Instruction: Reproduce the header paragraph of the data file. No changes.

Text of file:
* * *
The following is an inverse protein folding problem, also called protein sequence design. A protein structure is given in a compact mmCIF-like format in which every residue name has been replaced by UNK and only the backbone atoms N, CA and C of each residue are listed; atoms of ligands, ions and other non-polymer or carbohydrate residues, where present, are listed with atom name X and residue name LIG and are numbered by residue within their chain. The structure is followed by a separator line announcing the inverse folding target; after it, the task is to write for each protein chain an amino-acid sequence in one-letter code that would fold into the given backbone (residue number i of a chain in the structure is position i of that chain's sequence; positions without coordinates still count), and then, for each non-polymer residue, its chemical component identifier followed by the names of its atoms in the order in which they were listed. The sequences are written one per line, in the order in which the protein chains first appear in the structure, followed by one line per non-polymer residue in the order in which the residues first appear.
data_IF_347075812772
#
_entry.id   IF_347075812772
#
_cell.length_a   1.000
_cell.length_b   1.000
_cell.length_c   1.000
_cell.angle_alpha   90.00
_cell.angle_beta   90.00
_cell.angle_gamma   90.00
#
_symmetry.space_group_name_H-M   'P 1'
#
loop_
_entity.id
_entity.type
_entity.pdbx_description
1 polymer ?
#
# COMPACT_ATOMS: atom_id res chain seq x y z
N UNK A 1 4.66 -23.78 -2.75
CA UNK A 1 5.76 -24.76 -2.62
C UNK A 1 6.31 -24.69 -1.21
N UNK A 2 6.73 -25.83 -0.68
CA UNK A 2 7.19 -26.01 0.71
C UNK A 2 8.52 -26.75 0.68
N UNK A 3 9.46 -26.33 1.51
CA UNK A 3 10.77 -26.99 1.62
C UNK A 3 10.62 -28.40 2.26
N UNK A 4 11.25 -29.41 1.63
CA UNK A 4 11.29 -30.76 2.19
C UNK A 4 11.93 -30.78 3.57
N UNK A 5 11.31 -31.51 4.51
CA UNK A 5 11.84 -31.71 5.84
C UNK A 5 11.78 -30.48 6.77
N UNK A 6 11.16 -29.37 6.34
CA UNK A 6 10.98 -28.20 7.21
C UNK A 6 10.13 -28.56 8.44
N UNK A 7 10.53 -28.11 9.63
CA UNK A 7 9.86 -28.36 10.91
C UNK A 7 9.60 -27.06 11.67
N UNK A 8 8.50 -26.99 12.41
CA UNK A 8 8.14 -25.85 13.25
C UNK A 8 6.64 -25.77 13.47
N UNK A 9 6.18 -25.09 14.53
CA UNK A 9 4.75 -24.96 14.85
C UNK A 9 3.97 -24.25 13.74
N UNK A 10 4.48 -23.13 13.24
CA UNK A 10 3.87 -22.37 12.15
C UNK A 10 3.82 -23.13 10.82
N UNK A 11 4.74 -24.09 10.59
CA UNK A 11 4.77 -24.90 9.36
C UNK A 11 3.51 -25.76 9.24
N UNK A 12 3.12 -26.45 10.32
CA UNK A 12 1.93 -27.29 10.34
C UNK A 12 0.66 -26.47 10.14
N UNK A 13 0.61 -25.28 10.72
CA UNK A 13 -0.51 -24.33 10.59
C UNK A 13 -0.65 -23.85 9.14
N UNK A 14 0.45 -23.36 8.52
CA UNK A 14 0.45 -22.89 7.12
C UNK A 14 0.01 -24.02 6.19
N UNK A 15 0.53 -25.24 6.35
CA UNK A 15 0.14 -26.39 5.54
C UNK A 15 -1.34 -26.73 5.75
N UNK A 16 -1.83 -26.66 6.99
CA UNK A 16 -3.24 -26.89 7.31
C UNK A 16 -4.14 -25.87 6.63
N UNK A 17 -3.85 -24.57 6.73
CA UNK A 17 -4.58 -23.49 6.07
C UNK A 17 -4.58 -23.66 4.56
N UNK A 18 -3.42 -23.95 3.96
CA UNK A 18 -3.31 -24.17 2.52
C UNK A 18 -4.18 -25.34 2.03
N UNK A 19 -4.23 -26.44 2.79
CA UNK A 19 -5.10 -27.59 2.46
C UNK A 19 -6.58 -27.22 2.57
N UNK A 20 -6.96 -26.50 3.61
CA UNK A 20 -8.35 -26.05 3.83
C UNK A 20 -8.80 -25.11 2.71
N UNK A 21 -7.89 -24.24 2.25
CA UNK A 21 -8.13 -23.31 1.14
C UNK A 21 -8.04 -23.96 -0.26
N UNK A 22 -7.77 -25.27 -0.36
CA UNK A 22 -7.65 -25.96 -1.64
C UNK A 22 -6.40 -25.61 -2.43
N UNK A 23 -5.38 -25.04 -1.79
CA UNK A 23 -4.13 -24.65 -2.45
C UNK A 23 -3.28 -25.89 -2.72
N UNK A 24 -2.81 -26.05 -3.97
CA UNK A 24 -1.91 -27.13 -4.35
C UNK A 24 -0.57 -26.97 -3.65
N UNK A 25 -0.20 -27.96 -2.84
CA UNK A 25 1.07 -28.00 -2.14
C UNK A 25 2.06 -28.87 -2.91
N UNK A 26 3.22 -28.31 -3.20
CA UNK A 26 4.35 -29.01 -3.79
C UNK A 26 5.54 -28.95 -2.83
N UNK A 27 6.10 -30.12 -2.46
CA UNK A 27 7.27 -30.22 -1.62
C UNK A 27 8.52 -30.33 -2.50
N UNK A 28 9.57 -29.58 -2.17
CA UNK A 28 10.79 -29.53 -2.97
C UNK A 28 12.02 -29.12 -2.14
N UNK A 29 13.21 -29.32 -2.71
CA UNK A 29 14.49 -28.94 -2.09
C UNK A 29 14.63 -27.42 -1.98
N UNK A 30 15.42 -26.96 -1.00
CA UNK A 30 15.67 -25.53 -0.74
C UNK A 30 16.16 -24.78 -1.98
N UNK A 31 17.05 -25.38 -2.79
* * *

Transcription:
The following is an inverse protein folding problem, also called protein sequence design. A protein structure is given in a compact mmCIF-like format in which every residue name has been replaced by UNK and only the backbone atoms N, CA and C of each residue are listed; atoms of ligands, ions and other non-polymer or carbohydrate residues, where present, are listed with atom name X and residue name LIG and are numbered by residue within their chain. The structure is followed by a separator line announcing the inverse folding target; after it, the task is to write for each protein chain an amino-acid sequence in one-letter code that would fold into the given backbone (residue number i of a chain in the structure is position i of that chain's sequence; positions without coordinates still count), and then, for each non-polymer residue, its chemical component identifier followed by the names of its atoms in the order in which they were listed. The sequences are written one per line, in the order in which the protein chains first appear in the structure, followed by one line per non-polymer residue in the order in which the residues first appear.